The award-winning illustrator and author has published more than 200 children's books, including Strega Nona, 26 Fairmount Avenue, and his latest, Why? The War Years.
What did your parents do to encourage creativity?
I was encouraged right along, but the real turning point came one Christmas-I was either 9 or 10-when all I got were art supplies. There was an easel, watercolor sets, an oil painting set, pastels, and pads of this wonderful paper that I had never seen before. Also stacks and stacks of how-to books: How to Draw Animals, How to Draw Trees. You name it, I got it. On top of that, they gave me a charge account at Lamphier's paint store, which had an art supply section in the back and Mrs. Lamphier would help me pick things out. That really made me feel like my parents listened to me. They took me at my word that when I grew up I was going to be an artist. I've never forgotten that-ever.
What inspired you most as a child?
Books, of course-my mother was an avid reader. I got my library card when I was in first grade. I learned how to read fast so I could get my library card. And movies inspired me a lot. Believe it or not, Walt Disney's early movies: Snow White, Pinocchio, Bambi, you know the really good ones. They were so beautifully done. I remember going to see Fantasia and that introduced me to classical music as well as more abstract art. Also, growing up at the time of the MGM Technicolor musicals-you know, Fred Astaire and Gene Kelly-all that singing, dancing, costume design, and set design influenced me subconsciously, if not consciously. So when I went off to art school, I discovered Matisse and Picasso, and I was ready for them.
If you could share one piece of advice with a child about being creative, what would that be?
I'd tell kids to look out the window and daydream and doodle. I would also encourage parents to make sure their kids have lots of paper. These days, well even in my day, you don't get enough supplies in school. My parents gave me half of the attic for my studio. No one could go in there. I had a chalk line drawn on an old rug, and I remember my sister standing with her toes right to the chalk line gazing over into my studio. I had a puppet theater and all these art supplies, books, and paints. I also think practice is important. Doodling is a wonderful way to practice art. When you say, "I'm just doodling," you're not saying, "I'm going to paint the Mona Lisa." It's just practicing.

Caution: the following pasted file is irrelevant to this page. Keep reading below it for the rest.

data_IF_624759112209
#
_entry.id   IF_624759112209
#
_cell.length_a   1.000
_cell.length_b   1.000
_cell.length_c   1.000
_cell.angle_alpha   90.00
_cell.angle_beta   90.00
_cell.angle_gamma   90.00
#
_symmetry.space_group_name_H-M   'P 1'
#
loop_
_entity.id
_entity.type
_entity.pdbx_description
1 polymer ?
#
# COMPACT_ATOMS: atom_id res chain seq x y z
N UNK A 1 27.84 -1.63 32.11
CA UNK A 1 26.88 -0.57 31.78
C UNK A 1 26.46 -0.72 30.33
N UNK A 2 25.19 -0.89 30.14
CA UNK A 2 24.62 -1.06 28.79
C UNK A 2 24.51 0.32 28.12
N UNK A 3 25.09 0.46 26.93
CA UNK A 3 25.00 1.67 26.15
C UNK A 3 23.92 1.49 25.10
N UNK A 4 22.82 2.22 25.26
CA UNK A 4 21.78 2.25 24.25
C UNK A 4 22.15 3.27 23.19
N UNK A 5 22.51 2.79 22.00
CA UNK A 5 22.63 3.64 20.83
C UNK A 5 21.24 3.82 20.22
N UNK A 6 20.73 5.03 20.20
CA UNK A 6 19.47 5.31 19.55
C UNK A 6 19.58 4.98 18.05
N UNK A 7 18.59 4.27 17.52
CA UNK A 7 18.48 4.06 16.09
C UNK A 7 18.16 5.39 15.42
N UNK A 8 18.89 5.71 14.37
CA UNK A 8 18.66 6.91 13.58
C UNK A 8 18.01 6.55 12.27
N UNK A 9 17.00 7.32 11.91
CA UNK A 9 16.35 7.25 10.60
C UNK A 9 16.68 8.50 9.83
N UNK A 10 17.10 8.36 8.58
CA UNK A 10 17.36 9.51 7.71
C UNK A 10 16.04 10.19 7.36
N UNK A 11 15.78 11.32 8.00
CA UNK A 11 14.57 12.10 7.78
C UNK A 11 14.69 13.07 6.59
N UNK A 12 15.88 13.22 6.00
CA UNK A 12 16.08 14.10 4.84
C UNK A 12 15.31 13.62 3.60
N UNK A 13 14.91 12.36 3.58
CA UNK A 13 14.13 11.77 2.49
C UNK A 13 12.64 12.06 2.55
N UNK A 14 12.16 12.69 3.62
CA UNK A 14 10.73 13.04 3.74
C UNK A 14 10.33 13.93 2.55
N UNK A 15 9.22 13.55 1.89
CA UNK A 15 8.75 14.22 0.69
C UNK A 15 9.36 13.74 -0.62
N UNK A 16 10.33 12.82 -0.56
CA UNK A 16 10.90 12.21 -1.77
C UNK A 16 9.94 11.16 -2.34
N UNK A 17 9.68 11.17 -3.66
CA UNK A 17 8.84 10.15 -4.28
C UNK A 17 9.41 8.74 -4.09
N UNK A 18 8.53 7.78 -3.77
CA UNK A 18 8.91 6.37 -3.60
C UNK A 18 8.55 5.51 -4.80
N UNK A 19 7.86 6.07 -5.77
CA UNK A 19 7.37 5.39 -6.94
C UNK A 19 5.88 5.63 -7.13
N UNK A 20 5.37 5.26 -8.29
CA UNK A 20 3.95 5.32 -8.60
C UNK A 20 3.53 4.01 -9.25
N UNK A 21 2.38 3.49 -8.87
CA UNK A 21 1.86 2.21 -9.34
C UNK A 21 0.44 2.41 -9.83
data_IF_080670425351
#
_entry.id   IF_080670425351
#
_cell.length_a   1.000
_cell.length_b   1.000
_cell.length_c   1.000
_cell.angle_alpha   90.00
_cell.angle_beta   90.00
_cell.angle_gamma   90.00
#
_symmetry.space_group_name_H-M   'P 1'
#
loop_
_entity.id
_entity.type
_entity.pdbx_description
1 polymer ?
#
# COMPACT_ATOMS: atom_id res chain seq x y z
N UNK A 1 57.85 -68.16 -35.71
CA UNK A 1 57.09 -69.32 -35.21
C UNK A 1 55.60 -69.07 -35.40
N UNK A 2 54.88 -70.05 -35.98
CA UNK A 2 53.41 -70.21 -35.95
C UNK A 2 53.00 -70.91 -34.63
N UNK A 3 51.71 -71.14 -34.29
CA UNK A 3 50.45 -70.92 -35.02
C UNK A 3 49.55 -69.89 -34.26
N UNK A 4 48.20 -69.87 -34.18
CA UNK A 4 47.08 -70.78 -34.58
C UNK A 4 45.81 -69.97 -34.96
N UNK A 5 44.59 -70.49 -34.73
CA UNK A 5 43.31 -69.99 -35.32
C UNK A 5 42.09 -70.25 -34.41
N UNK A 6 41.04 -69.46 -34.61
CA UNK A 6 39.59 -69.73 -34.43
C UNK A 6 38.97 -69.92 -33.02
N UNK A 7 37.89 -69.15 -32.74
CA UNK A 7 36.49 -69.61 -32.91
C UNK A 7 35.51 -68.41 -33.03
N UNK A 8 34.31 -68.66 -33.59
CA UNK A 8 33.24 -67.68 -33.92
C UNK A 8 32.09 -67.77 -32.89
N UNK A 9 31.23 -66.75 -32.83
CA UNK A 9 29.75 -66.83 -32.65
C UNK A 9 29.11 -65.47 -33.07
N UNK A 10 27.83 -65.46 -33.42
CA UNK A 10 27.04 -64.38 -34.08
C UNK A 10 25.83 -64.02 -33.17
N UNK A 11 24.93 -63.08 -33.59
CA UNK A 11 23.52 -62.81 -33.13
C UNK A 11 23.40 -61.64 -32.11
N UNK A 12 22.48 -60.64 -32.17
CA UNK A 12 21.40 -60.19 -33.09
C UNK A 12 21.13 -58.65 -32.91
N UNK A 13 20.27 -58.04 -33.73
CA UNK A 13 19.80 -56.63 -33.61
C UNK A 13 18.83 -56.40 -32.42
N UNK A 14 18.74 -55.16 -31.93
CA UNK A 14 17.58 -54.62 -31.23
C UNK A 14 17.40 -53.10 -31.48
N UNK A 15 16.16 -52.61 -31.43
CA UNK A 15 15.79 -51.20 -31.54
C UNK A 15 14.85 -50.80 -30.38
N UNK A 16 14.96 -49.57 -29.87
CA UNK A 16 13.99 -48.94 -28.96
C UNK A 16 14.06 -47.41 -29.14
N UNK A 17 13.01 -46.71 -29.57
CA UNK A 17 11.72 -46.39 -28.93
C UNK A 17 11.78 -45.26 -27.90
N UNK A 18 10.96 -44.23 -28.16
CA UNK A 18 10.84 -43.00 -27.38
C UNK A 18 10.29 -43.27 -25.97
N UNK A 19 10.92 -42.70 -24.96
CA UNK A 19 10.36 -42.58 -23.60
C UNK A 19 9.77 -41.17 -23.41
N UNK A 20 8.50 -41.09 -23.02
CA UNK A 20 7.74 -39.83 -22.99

What do you see as your most creative accomplishment?
When I get letters from children and colleagues that just touch me so deeply, I realize that I've done this work and it's touching someone else. That's the reward-someone else appreciating what I've done. Of course, I'm very lucky to be in the book business because I get lots of letters from kids and teachers.
Why do you think encouraging creativity is important, and how has it helped you in your life and career?
It enables the child, who eventually becomes a grown-up, to solve problems in a much more creative way. I also think being creative gives older kids the tools to see the world in a unique way-their own way, and not just the party line. When your creativity is encouraged as a child you become a creative adult. It gives you more options to solve life's problems.
As far as my career is concerned, well, here I am living in a wonderful house in New Hampshire. I'm 72 years old. I've got a wonderful dog. I've got a great assistant. I get over 100,000 fan letters a year from people telling me how wonderful I am, and it's all because I sit down at a drawing table and draw pictures. I can't imagine my life any other way. I'm truly happy with what my life has brought me.
How do you keep yourself creative?
I look at things, listen to things, and try to stay open. I daydream and doodle.
What do you think are the ideal toys, games, books, activities, and art supplies for promoting creativity?
Buy cheap paper. Go to a computer store and buy cheap printer paper. You don't have to buy $100 watercolor paper for a young kid. Just make sure they have a lot of paper and art supplies. I would encourage parents to go to a real art store because the choices are even greater. And if parents are really brave, they could give their kid a charge account at an art supply store.